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The Only Constant for the Ad Industry is Change

February 8, 2011

This is a guest post by Nicole Price Fasig, Content Strategist at JWT

The Super Bowl ads sucked this year. This was the overarching theme of this afternoon’s Social Media Week panel “Participation, Aggregation, and Criticism in the Digital Age.” The spots were the same as every other year, and that just might be a product of the insularity of the industry, said Fast Company senior writer Danielle Sacks. “As an industry junkie, sometimes you get caught up and it’s hard to know what people are actually watching” (An interesting side note about my team’s relationship with Sacks: She penned Fast Company’s feature on The Future of Advertising saying traditional agencies just can’t keep up the innovation of digital boutiques in this day and age. My colleague Jim rebutted in a column on AdWeek saying “digital is at the heart of what we do.”).


So how do you get around this blind spot? Each panelist had a different idea. Jay Rosen, a press critic, writer and journalism professor at NYU, said it’s as simple as the end of traditional models. Instead of creating a message that is intended to appeal to a wide audience, the Internet offers that ability to narrow the message through user data and social channels. “It’s the elimination of that inherent inefficiency that I think is transforming advertising,” he said.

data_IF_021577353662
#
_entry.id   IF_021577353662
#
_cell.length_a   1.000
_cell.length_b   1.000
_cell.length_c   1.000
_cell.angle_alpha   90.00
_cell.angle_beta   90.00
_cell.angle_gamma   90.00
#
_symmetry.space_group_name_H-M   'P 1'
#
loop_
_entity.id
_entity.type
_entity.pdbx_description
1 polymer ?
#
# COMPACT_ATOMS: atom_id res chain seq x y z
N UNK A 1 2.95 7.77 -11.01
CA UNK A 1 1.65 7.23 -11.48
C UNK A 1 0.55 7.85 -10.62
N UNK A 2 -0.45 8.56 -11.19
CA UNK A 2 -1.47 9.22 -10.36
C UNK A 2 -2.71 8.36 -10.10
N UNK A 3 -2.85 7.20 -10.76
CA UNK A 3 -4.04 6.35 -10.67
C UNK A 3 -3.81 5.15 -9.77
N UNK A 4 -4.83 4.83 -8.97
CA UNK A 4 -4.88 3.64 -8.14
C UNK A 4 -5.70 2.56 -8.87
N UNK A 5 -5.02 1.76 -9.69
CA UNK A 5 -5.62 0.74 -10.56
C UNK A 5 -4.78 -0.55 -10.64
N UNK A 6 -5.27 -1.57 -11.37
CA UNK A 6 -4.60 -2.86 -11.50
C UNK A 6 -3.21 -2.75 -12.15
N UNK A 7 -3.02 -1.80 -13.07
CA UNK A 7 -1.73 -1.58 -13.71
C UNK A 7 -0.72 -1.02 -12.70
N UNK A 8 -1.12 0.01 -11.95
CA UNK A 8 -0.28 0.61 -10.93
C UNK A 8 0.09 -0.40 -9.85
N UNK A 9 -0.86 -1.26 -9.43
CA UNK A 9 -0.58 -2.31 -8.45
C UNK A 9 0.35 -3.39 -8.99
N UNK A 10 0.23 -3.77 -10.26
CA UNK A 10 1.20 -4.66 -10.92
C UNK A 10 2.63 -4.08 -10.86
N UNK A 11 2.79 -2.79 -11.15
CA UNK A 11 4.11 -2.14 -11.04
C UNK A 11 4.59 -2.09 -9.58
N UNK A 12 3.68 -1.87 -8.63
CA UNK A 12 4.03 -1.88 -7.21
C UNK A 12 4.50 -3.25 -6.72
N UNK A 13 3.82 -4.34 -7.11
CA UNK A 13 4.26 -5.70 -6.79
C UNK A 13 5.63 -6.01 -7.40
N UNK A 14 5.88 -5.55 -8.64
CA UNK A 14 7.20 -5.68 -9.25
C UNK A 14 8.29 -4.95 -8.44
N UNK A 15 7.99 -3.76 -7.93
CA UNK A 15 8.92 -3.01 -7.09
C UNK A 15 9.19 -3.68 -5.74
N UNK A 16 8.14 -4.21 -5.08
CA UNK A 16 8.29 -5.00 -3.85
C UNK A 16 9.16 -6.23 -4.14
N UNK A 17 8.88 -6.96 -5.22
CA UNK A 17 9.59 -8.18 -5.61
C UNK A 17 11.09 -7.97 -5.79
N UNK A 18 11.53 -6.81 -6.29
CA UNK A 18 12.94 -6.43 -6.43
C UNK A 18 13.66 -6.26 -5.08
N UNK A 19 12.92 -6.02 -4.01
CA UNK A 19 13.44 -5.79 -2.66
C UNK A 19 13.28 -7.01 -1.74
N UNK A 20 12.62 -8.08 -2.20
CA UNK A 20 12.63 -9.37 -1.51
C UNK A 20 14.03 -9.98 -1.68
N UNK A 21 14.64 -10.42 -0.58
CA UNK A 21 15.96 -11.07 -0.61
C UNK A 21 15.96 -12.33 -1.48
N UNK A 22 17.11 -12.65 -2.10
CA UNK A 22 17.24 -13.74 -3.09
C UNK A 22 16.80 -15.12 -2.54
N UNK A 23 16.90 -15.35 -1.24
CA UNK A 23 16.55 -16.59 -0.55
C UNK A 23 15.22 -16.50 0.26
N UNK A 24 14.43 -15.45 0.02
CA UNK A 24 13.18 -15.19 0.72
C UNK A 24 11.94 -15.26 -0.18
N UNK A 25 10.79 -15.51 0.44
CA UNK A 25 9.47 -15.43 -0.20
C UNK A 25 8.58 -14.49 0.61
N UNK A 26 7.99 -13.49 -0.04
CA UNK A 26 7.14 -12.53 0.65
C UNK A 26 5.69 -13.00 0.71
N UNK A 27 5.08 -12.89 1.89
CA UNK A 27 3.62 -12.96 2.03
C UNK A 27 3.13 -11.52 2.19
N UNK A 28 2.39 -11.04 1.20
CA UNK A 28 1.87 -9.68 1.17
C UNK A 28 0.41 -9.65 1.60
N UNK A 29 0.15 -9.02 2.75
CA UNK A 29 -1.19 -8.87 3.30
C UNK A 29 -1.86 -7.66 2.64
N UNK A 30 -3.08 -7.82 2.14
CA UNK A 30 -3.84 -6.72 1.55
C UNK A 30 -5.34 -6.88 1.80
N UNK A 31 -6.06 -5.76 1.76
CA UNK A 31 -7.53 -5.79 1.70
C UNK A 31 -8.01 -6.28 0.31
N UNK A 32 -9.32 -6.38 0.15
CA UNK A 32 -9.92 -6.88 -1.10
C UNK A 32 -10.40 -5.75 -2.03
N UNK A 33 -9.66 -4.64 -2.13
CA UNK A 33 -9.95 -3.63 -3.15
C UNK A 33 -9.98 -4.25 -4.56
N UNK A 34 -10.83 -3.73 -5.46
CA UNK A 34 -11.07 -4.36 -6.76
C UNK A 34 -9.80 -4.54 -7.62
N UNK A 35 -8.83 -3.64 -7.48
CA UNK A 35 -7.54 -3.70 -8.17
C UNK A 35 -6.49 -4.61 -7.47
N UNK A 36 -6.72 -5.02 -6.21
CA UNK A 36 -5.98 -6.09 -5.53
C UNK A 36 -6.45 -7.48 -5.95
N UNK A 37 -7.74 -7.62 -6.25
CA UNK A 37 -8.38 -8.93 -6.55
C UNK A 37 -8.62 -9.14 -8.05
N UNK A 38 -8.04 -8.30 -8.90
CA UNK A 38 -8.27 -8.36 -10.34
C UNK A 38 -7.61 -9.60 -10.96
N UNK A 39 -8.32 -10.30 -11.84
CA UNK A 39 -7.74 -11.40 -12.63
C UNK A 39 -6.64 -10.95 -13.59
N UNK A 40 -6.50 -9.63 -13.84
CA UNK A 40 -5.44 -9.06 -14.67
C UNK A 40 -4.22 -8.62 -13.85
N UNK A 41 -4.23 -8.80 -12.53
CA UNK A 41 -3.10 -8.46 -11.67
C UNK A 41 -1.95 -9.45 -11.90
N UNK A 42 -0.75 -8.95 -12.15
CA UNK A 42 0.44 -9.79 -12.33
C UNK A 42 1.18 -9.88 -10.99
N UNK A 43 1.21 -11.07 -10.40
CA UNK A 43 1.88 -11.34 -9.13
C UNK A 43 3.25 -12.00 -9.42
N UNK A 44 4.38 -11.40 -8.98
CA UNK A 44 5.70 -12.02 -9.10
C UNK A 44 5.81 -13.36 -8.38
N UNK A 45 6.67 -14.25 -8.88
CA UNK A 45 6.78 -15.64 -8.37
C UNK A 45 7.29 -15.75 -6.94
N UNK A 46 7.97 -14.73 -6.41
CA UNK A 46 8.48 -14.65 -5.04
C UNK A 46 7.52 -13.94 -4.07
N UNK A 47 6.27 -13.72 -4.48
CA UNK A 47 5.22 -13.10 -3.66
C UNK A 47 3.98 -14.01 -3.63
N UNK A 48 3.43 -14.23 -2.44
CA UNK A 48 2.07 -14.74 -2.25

On the flip side, Jamal Henderson, brand manager for PepsiCo, suggested that if you want to appeal to a mass audience (and with a brand as all-inclusive as Pepsi, he says you don’t have a choice), you have to make them co-creators throughout the process. That means posting ad trailers on YouTube and watching views, comments, and social sharing. It also means soliciting user-generated content and taking full advantage of social platforms like Facebook and Twitter.

Jonah Peretti, Founder of BuzzFeed, opened the topic of social sharing, saying advertisers need to not only put out creative, but also track and tweak it constantly. “Nowadays, advertisers are saying, ‘Oh, we’re supposed to make interesting content that people want to share?’” No surprise, engagement is the name of the game.

While I’m very familiar with many of these arguments—we utilize a few of them in our brand journalism practice here at JWT—there was one surprising point I really enjoyed. Being students of new media, Peretti said that over at BuzzFeed, they’re also looking back to the past.

When has advertising—and media in general—not been in flux? If it’s not the Internet, it’s the coming of radio, or TV, any other “new media” that shook up the paradigms of mass media. And what were advertising execs discovering 50 years ago? Comic books. That’s right, back in the day executives were big fans, and comic books were a bold new frontier. The ”gamification of the ‘60s,” perhaps?

So which is it: Bold new world for advertisers, or the same state of flux the industry has always been in? Or both?

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